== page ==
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Welsh, circa 1550–1600
Height 25 1/2", Width 36", Depth 20 1/2"
Courtesy of Fiske & Freeman Fine and Early Antiques

An ark is a small chest used to store grain, flour or meal. The earliest arks date from the 14th century. Most are undecorated, but this one is enhanced with scratch-carved circles and chevrons on the front and lid. The circles have deformed with the wood shrinkage, indicating an early application, probably when the ark was first made. Remarkably, for a piece of this age, there are no restorations, modifications, or significant losses.

Of particular interest is the ark’s “clamped-front” method of construction. The clamped-front is the precursor of the mortise-and-tenon. It appeared early in the 13th century and was used only to make chests and arks. The vertical stiles that form the legs have deep grooves on their inside edges into which the horizontal boards are fitted. These are secured by oak pins that “clamp” the entire front together.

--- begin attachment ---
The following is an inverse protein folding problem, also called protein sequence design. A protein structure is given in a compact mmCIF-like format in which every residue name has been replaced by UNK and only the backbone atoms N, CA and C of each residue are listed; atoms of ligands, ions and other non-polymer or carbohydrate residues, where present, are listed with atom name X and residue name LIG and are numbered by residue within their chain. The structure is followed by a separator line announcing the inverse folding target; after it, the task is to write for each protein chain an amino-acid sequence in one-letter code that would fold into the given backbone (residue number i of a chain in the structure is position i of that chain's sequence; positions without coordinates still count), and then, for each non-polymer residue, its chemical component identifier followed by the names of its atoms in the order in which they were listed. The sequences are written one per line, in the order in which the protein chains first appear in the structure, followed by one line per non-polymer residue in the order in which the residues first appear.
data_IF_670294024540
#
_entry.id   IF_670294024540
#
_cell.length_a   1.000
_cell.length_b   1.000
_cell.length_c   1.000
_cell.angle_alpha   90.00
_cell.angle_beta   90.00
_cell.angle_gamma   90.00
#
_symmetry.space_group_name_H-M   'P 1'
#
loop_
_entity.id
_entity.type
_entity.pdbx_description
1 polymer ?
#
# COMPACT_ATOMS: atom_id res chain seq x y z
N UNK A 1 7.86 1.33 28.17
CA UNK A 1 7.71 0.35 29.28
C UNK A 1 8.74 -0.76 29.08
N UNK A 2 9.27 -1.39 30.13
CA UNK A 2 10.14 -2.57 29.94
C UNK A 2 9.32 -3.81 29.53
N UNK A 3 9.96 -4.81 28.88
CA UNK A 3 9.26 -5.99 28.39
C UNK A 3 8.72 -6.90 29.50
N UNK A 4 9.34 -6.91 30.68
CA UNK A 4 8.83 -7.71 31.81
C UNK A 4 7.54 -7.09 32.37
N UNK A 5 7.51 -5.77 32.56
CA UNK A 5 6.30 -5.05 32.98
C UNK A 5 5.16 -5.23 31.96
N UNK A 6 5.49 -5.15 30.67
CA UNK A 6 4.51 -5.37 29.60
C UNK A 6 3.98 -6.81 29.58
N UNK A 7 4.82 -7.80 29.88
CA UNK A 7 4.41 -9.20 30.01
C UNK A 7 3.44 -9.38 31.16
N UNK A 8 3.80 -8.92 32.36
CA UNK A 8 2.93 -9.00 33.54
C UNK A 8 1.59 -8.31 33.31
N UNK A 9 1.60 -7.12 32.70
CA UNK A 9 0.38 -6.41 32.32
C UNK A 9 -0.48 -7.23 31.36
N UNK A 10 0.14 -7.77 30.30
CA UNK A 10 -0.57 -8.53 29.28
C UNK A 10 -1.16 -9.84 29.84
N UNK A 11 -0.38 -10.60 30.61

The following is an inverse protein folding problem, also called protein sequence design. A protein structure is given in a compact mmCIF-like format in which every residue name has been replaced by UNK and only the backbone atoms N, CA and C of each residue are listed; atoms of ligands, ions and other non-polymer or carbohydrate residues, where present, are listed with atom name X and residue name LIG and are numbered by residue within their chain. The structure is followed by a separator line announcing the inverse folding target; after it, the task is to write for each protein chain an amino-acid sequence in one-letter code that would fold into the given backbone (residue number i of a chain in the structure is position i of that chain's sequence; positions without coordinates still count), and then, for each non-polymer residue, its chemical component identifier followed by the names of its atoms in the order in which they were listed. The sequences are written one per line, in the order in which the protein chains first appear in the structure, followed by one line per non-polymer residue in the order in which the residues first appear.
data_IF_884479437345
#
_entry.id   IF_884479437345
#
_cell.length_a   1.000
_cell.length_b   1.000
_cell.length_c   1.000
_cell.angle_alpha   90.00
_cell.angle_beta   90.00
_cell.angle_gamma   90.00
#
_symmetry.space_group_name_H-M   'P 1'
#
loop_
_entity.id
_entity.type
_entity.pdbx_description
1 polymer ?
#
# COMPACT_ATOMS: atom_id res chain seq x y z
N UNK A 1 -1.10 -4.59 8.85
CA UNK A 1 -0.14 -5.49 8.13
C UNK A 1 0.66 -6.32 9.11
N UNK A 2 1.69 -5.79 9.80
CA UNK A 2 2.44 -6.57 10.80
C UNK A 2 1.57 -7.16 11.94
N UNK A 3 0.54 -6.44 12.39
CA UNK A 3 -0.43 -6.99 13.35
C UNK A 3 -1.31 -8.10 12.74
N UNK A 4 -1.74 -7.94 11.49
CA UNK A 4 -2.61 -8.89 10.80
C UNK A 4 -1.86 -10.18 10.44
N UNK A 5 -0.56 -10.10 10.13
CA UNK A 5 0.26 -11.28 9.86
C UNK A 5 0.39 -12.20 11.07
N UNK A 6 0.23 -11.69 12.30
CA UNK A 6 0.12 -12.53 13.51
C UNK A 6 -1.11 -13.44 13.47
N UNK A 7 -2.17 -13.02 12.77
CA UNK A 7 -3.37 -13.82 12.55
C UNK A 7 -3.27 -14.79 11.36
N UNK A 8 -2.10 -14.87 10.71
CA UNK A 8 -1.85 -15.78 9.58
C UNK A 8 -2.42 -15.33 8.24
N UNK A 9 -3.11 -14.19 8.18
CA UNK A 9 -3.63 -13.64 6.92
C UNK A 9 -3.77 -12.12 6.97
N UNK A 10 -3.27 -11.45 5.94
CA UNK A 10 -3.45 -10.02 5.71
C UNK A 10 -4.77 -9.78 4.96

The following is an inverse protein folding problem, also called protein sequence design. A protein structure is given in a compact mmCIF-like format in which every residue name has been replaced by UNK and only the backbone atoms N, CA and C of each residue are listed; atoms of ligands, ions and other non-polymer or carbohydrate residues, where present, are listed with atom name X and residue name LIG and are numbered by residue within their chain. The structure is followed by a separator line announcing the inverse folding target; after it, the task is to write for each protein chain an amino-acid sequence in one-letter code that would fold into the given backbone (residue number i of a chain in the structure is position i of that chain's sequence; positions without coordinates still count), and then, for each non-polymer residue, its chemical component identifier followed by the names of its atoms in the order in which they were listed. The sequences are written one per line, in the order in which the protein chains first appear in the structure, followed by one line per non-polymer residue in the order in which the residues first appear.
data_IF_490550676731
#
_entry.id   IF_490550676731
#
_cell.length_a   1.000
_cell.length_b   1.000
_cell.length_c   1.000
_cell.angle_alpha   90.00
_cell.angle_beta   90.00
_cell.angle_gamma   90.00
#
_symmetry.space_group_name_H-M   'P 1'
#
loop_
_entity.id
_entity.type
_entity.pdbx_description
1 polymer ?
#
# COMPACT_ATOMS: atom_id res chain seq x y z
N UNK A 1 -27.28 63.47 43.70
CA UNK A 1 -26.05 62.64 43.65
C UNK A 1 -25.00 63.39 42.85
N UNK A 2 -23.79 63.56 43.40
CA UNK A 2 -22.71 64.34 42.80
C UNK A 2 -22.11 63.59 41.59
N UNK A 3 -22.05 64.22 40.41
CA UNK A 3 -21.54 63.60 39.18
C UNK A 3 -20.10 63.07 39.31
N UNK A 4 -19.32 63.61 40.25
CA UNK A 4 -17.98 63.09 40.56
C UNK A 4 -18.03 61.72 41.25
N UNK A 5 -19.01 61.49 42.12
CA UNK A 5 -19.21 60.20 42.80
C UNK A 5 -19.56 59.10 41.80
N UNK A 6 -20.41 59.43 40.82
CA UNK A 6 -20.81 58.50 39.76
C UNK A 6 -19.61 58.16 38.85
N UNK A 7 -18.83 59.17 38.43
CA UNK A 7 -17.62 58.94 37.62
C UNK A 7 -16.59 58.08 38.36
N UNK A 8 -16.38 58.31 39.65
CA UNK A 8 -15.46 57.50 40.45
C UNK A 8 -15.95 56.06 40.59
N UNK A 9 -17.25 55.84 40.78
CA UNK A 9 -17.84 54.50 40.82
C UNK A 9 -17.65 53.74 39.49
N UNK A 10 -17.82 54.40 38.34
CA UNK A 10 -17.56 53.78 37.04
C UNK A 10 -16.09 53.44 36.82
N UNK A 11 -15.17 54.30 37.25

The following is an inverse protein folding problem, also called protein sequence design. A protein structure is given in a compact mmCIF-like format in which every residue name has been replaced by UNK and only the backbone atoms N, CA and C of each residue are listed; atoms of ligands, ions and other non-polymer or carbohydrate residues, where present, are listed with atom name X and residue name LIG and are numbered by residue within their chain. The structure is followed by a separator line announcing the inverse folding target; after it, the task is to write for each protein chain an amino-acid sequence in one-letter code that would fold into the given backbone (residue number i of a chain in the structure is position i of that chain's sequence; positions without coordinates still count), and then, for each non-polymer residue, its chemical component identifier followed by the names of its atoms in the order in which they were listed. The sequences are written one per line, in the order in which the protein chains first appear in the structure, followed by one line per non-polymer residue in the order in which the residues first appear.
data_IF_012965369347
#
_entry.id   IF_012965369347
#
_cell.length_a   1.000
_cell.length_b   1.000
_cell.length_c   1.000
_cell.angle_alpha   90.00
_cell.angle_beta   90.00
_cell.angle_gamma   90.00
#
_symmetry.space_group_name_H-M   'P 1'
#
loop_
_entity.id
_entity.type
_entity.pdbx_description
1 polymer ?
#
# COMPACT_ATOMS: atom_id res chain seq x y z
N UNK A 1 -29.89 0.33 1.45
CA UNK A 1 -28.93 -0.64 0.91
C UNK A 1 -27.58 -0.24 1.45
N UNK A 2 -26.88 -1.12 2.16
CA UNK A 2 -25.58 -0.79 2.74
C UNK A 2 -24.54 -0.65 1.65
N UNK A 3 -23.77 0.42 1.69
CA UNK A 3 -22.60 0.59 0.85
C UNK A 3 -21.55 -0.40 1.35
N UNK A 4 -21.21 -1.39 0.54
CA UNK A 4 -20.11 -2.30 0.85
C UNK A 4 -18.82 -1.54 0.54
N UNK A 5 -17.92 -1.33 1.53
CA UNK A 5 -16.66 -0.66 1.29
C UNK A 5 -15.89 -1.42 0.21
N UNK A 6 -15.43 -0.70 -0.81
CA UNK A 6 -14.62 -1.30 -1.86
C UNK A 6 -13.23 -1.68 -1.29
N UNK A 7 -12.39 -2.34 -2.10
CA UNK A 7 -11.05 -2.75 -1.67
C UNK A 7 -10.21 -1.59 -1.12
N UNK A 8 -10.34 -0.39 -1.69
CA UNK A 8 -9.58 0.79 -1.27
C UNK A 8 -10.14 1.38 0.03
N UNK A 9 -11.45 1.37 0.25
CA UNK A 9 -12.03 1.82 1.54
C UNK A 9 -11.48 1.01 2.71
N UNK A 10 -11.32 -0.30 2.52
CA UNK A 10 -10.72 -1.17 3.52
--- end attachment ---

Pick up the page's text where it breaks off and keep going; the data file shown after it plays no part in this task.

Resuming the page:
The three-board, canted lid is typical, as is the way that the sides narrow slightly toward the top; the lid hinges on oak pins. All the wood is riven, and there are no nails or ironwork anywhere in the piece.

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